12. We affirm that development of ICTs provides enormous opportunities for women, who should be an integral part of, and key actors, in the Information Society. We are committed to ensuring that the Information Society enables women's empowerment and their full participation on the basis on equality in all spheres of society and in all decision-making processes. To this end, we should mainstream a gender equality perspective and use ICTs as a tool to that end.
13. In building the Information Society, we shall pay particular attention to the special needs of marginalized and vulnerable groups of society, including migrants, internally displaced persons and refugees, unemployed and underprivileged people, minorities and nomadic people. We shall also recognize the special needs of older persons and persons with disabilities.
14. We are resolute to empower the poor, particularly those living in remote, rural and marginalized urban areas, to access information and to use ICTs as a tool to support their efforts to lift themselves out of poverty.
15. In the evolution of the Information Society, particular attention must be given to the special situation of indigenous peoples, as well as to the preservation of their heritage and their cultural legacy.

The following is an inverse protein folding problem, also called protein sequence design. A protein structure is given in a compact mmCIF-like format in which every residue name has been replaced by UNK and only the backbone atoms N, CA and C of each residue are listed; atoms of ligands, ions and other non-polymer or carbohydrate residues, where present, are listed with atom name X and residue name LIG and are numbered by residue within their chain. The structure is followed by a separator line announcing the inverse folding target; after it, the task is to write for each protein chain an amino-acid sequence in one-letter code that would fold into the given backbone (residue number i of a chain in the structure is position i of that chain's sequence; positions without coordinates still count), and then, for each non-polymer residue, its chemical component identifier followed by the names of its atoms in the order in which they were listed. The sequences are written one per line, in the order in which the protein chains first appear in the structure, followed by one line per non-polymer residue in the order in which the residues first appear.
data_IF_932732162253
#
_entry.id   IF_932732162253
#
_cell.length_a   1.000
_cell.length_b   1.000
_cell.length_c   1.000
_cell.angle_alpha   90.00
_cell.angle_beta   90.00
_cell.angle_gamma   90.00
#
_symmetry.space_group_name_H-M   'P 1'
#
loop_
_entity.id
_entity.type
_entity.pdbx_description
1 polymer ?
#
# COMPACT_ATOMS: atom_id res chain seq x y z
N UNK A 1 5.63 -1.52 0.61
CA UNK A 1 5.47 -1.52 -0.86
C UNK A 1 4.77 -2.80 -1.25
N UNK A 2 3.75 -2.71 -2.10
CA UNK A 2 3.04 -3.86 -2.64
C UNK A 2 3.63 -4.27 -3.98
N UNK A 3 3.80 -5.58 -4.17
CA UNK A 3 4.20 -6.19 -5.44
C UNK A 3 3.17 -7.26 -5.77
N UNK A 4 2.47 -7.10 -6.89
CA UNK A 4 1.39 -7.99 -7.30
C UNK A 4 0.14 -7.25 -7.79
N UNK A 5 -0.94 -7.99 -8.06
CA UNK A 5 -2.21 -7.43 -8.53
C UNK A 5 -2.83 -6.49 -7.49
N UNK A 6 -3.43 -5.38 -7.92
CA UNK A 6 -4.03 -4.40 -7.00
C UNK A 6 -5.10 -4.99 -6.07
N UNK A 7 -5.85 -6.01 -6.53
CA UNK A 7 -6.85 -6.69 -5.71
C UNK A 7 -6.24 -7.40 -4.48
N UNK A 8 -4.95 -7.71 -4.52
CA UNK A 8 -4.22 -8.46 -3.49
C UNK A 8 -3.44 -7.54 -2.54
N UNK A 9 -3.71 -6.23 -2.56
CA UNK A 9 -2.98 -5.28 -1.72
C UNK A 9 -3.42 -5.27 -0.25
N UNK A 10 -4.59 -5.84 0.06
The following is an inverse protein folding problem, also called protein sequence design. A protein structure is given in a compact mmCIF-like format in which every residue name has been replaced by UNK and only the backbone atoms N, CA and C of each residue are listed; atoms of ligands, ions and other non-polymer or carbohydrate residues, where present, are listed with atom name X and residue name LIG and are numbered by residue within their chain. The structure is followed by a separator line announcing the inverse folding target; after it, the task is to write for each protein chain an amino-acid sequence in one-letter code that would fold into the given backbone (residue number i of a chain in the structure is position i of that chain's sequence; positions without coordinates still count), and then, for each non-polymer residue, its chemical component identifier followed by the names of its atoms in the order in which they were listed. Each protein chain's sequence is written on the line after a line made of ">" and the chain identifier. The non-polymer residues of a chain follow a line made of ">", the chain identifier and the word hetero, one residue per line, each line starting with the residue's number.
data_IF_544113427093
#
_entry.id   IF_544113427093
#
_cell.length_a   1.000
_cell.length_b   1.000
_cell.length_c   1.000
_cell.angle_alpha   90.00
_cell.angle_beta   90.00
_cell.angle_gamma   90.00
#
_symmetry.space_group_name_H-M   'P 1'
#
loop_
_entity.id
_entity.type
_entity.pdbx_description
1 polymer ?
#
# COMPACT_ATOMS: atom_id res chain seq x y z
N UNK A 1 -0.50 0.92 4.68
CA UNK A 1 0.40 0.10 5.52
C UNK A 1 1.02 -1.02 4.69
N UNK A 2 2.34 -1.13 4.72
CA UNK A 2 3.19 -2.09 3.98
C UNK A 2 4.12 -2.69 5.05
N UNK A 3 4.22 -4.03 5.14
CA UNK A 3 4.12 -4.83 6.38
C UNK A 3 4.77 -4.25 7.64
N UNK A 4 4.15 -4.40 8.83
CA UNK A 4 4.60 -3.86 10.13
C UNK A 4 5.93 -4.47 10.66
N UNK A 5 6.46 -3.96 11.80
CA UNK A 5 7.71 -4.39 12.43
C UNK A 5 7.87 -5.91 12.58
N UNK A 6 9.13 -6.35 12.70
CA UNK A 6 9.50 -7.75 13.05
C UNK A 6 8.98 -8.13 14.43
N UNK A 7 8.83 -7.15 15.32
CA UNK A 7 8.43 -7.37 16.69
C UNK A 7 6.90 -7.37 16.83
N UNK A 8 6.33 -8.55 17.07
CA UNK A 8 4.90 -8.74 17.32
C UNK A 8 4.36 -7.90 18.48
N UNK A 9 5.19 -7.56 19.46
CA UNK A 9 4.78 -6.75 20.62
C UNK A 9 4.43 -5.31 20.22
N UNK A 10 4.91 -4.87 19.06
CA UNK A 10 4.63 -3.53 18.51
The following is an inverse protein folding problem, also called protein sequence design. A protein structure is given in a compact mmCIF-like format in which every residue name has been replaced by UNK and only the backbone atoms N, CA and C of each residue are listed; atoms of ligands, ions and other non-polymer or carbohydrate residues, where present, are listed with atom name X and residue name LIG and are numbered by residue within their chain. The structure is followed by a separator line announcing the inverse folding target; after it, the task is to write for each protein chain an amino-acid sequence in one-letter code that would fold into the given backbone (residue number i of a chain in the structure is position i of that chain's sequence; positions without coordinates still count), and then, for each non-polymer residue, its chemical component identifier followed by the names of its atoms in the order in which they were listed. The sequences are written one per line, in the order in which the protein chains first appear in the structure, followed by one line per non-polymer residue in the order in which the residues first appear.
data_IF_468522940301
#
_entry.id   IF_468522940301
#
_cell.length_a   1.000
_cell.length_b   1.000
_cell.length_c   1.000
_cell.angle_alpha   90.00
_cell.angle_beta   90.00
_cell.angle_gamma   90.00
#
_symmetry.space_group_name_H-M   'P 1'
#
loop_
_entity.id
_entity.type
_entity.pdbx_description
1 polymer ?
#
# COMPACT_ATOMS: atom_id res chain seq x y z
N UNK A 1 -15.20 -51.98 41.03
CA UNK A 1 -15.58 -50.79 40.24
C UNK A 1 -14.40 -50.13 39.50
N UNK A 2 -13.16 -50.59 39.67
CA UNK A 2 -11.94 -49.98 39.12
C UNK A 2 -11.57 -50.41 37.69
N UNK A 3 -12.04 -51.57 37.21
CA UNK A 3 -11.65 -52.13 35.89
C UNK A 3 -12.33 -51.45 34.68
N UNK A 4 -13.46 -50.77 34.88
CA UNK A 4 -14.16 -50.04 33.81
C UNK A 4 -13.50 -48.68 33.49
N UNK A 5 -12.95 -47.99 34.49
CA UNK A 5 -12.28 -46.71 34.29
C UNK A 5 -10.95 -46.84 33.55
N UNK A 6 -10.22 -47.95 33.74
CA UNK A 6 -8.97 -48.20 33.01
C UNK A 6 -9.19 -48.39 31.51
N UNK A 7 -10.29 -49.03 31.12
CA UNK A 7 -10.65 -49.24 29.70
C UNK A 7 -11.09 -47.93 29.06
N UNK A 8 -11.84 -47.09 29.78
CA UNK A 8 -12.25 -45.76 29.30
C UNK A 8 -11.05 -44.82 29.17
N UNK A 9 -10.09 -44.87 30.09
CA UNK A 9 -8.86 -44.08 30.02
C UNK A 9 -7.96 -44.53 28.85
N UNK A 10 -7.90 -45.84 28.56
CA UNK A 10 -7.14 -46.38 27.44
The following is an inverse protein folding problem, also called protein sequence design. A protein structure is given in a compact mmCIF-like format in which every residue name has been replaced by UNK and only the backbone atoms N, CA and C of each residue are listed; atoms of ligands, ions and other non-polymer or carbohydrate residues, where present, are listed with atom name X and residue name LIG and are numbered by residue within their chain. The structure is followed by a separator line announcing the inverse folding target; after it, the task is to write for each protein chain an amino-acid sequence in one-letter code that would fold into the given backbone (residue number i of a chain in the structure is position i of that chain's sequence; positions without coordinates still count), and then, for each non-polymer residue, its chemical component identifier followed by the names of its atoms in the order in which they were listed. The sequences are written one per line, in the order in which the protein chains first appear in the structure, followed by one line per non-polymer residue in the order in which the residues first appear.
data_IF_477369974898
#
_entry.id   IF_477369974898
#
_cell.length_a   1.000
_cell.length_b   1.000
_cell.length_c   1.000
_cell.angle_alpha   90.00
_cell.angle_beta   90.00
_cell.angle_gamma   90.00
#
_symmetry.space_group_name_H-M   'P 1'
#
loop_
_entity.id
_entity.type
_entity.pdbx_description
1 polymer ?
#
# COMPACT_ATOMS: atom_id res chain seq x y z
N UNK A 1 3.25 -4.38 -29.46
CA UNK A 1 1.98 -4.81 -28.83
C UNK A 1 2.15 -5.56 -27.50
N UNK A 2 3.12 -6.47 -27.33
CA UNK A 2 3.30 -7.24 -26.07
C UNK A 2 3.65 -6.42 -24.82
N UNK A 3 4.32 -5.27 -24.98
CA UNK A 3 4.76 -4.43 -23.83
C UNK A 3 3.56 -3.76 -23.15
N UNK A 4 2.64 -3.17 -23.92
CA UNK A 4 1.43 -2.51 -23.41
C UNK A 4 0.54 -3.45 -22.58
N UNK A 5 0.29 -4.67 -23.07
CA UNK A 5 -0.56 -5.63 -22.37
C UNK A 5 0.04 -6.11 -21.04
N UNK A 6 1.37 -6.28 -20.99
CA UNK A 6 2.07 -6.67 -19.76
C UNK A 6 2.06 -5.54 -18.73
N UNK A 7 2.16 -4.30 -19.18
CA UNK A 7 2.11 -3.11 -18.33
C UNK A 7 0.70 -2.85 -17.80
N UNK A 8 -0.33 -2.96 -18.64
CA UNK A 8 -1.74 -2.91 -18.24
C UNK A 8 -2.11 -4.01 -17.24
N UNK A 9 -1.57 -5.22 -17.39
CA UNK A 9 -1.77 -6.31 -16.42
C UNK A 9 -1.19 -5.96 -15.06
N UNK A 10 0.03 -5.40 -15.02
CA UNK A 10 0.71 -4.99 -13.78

16. We continue to pay special attention to the particular needs of people of developing countries, countries with economies in transition, Least Developed Countries, Small Island Developing States, Landlocked Developing Countries, Highly Indebted Poor Countries, countries and territories under occupation, countries recovering from conflict and countries and regions with special needs as well as to conditions that pose severe threats to development, such as natural disasters.
21. Connectivity is a central enabling agent in building the Information Society. Universal, ubiquitous, equitable and affordable access to ICT infrastructure and services, constitutes one of the challenges of the Information Society and should be an objective of all stakeholders involved in building it. Connectivity also involves access to energy and postal services, which should be assured in conformity with the domestic legislation of each country.
28. We strive to promote universal access with equal opportunities for all to scientific knowledge and the creation and dissemination of scientific and technical information, including open access initiatives for scientific publishing.
46. In building the Information Society, States are strongly urged to take steps with a view to the avoidance of, and refrain from, any unilateral measure not in accordance with international law and the Charter of the United Nations that impedes the full achievement of economic and social development by the population of the affected countries, and that hinders the well-being of their population.

See also[edit]

Groups devoted to digital divide issues

References[edit]

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Further reading[edit]

External links[edit]